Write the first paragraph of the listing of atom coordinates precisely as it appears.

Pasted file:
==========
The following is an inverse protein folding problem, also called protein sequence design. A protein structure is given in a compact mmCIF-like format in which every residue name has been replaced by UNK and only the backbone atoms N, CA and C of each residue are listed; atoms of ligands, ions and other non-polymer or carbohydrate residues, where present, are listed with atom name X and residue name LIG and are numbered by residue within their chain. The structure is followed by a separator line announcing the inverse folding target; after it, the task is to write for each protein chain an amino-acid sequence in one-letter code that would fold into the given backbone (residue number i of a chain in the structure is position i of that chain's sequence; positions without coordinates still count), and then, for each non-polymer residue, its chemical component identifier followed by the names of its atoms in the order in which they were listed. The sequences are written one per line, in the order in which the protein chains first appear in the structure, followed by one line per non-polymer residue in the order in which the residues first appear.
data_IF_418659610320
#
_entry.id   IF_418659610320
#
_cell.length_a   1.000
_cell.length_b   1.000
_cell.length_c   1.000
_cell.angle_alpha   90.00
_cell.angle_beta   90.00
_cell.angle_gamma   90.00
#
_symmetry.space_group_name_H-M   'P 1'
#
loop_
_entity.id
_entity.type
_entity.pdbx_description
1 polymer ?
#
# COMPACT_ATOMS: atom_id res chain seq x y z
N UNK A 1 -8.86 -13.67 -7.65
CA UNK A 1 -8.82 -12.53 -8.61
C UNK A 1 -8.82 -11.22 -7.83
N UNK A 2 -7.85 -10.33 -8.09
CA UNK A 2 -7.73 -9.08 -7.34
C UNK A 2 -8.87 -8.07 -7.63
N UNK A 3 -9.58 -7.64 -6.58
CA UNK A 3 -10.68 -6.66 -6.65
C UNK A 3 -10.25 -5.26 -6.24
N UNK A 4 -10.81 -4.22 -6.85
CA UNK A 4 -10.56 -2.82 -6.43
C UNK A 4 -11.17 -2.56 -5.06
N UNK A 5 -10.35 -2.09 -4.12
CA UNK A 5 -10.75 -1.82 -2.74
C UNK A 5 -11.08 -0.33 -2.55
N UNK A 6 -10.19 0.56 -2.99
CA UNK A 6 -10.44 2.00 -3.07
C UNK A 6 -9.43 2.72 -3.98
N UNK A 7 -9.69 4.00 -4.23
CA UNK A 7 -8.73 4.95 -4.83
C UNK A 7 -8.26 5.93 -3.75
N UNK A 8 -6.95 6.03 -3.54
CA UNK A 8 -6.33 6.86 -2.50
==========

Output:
The following is an inverse protein folding problem, also called protein sequence design. A protein structure is given in a compact mmCIF-like format in which every residue name has been replaced by UNK and only the backbone atoms N, CA and C of each residue are listed; atoms of ligands, ions and other non-polymer or carbohydrate residues, where present, are listed with atom name X and residue name LIG and are numbered by residue within their chain. The structure is followed by a separator line announcing the inverse folding target; after it, the task is to write for each protein chain an amino-acid sequence in one-letter code that would fold into the given backbone (residue number i of a chain in the structure is position i of that chain's sequence; positions without coordinates still count), and then, for each non-polymer residue, its chemical component identifier followed by the names of its atoms in the order in which they were listed. The sequences are written one per line, in the order in which the protein chains first appear in the structure, followed by one line per non-polymer residue in the order in which the residues first appear.